Does Buffett's Big Acquisition Signal a Market Bottom?

By Ron DeLegge, Editor

SAN DIEGO ( - Warren Buffett is finally spending some of Berkshire Hathaway's cash hoard. And he's buying a railroad company. As the greatest investor of our generation, does his latest acquisition signal a market bottom?

Dissecting the Deal

Buffett's firm, Berkshire Hathaway (NYSE: BRK-A - News), agreed to buy Burlington Northern Santa Fe Corp. (NYSE: BNI - News) for $100 a share valuing the deal at $44 billion.

Over the past year, Burlington's stock price has lagged the performance of its peer benchmark, the Dow Jones Transportation Average (NYSEArca: IYT - News).

How much did Buffett pay?

The analysts surveyed by Bloomberg, say he paid 18.2 times Burlington's 2010 estimated earnings, which is higher than the S&P 500's multiple according to the same analysts. Not very Buffett like, especially considering he rarely pays a premium when putting new capital to work. The only other plausible explanation is that Buffett sees hidden value in Burlington.

A Consummate Contrarian

As a contrarian to the bone, Buffett decided to pull the trigger on a company within an ailing industry sector. Through the November 2nd market close, transportation stocks have lagged the entire U.S. stock market (NYSEArca: VTI - News) by a substantial margin of 15.94%.

The recent activity of rail traffic is depressed. This is a key barometer of economic health.

The Association of American Railroads reported that for the week ending October 10th, 2009, rail traffic declined 17.2% compared to the same week in 2008. The report also shows weak demand for the transportation of goods throughout the entire U.S. On the East coast, carloads were down by 19.7% and in the West they were off by 15.4%.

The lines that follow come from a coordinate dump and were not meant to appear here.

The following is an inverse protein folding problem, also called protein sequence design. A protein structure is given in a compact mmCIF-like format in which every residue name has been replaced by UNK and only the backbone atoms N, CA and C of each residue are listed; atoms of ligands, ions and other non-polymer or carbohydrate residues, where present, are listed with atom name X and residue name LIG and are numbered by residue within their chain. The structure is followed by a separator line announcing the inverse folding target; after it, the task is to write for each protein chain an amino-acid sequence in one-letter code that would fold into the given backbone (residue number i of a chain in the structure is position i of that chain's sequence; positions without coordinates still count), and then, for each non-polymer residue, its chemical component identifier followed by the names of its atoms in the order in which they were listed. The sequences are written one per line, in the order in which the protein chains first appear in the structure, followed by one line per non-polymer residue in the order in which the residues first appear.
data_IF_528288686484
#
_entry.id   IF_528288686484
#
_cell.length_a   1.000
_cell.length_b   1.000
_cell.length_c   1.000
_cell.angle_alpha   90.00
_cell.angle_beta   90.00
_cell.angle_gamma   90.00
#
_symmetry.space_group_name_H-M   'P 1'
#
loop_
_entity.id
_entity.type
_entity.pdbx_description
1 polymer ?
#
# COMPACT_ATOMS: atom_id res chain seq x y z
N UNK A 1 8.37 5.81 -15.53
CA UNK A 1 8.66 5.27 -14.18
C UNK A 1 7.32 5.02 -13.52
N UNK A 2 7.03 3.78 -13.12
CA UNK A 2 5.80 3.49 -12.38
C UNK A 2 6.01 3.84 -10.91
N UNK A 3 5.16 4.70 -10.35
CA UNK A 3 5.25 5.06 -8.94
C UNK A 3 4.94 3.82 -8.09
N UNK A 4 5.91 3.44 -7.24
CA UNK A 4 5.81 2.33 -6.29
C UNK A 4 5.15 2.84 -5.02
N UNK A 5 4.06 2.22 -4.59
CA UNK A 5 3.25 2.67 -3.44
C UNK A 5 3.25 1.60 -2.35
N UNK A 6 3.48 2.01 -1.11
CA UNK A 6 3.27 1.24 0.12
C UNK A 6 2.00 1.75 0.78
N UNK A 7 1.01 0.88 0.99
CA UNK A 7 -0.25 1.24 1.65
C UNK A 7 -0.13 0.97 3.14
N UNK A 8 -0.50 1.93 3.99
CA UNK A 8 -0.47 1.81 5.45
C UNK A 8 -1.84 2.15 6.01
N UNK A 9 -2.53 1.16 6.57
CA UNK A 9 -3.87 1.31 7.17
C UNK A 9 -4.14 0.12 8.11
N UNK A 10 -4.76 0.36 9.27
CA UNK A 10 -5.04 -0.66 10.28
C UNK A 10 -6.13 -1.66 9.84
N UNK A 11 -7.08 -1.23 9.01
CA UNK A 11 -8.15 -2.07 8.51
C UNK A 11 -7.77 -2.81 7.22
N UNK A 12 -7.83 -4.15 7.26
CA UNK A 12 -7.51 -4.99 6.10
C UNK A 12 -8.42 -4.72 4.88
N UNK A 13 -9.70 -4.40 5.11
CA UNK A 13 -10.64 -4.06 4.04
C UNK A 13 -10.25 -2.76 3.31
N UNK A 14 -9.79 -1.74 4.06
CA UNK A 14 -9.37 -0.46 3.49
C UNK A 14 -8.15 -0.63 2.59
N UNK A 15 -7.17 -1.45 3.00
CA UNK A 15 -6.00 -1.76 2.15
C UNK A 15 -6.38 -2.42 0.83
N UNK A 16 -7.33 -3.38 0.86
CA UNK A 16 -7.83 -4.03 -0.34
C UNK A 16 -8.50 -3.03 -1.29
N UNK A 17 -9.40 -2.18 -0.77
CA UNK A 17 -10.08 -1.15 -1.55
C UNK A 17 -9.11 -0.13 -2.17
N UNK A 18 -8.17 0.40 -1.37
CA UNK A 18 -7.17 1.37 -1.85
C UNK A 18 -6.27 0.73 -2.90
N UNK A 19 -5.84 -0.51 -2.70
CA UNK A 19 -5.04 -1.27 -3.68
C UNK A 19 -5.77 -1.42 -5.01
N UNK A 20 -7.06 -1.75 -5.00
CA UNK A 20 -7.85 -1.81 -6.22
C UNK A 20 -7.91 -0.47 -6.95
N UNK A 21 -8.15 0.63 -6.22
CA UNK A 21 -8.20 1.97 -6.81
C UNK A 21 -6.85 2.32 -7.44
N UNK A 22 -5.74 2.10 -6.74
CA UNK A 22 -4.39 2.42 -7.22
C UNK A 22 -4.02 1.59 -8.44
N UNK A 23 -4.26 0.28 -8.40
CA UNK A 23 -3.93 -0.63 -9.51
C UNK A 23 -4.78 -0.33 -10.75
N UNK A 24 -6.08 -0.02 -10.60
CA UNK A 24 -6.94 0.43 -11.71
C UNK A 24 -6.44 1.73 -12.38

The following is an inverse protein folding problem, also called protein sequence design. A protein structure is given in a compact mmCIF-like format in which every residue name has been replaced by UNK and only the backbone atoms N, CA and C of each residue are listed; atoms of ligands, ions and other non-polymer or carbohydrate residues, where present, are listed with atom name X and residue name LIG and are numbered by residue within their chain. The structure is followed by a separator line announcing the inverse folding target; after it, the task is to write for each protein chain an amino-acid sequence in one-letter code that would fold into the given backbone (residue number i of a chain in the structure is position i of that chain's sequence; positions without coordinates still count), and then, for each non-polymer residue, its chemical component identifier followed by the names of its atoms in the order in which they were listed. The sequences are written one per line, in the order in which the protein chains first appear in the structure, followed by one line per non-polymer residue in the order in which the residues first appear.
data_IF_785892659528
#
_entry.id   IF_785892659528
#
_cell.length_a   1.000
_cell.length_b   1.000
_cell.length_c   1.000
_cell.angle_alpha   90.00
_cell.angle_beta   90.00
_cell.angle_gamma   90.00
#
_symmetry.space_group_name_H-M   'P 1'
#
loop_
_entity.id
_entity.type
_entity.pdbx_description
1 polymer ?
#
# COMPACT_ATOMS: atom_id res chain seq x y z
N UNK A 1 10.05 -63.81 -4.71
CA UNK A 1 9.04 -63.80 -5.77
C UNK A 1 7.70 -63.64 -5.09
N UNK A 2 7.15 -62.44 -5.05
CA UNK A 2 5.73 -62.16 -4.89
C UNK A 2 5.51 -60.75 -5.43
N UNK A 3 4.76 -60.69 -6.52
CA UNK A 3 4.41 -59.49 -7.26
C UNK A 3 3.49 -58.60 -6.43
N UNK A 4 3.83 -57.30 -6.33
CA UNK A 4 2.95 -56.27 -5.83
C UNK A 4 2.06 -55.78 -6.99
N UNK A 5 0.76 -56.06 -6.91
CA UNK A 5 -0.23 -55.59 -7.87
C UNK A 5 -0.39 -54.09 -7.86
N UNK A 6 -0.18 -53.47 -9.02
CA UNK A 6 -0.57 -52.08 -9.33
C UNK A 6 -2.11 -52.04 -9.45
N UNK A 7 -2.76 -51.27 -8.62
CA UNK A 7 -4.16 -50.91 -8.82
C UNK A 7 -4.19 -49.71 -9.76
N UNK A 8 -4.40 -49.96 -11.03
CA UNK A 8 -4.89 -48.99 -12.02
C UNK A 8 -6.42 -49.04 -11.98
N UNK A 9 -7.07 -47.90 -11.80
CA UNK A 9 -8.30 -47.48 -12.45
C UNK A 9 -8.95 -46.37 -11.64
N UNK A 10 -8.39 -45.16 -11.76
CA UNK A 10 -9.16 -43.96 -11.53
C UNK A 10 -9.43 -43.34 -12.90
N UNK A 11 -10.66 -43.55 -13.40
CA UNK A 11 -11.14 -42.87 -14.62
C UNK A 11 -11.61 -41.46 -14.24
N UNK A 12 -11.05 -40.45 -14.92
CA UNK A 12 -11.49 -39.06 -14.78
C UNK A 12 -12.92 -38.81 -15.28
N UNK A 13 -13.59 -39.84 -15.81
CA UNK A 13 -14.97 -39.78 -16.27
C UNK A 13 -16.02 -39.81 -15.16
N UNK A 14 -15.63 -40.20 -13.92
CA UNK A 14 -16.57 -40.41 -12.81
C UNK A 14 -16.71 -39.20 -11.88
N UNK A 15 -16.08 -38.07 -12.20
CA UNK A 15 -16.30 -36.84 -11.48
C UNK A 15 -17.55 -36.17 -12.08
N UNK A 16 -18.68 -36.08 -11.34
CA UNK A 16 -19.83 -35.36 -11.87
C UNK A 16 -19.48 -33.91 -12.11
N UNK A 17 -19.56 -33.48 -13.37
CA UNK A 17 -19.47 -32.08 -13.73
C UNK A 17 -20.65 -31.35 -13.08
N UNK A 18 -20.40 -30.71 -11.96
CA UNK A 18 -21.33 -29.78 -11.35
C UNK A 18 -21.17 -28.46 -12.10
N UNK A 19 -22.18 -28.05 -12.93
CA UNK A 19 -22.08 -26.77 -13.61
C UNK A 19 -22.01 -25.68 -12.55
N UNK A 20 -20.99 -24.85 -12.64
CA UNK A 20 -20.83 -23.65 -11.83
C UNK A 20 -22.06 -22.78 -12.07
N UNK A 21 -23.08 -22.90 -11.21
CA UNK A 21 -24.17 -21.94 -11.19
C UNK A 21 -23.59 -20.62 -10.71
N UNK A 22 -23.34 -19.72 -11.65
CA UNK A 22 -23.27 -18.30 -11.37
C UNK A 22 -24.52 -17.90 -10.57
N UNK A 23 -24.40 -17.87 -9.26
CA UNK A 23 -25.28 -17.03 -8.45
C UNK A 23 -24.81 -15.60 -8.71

Interpreting the Deal

As an insurance executive, Buffett knows a thing or two about betting. And over the years most of his bets (at least the important ones) have paid off handsomely. Some, however, did not.

In the early 1990s, Buffett's $358 million investment in U.S. Airways was virtually wiped out. In a letter to shareholders he quipped, 'How do you become a millionaire? First, you become a billionaire then you invest in an airlines company.'

With this latest deal, even Buffett himself admits that the Burlington deal is a gamble.

'It's an all-in wager on the economic future of the United States,' he said.


No doubt, analysts, fund managers and others with a bullish bias have already begun misinterpreting Buffett's $44 billion gamble as a sure sign the worst is over. It's time to break out the champagne!

A bedazzling 80% of economists now believe the worst economic recession of our generation is over. And around 100% of them never saw the recession coming.

Even though Warren Buffett's latest buy may be viewed as an act of genius, it may not necessarily signal that a market bottom has been reached. This was recently covered in 'What's Next- Minor Correction or Major Collapse.'

Regardless, the belief that Warren Buffett can do no wrong is an investment myth that won't die soon. His billions prove that he's always right, right?

It calls to mind the wonderful lyrics in a song from Fiddler on the Roof.

'When you're rich, they think you really know.'


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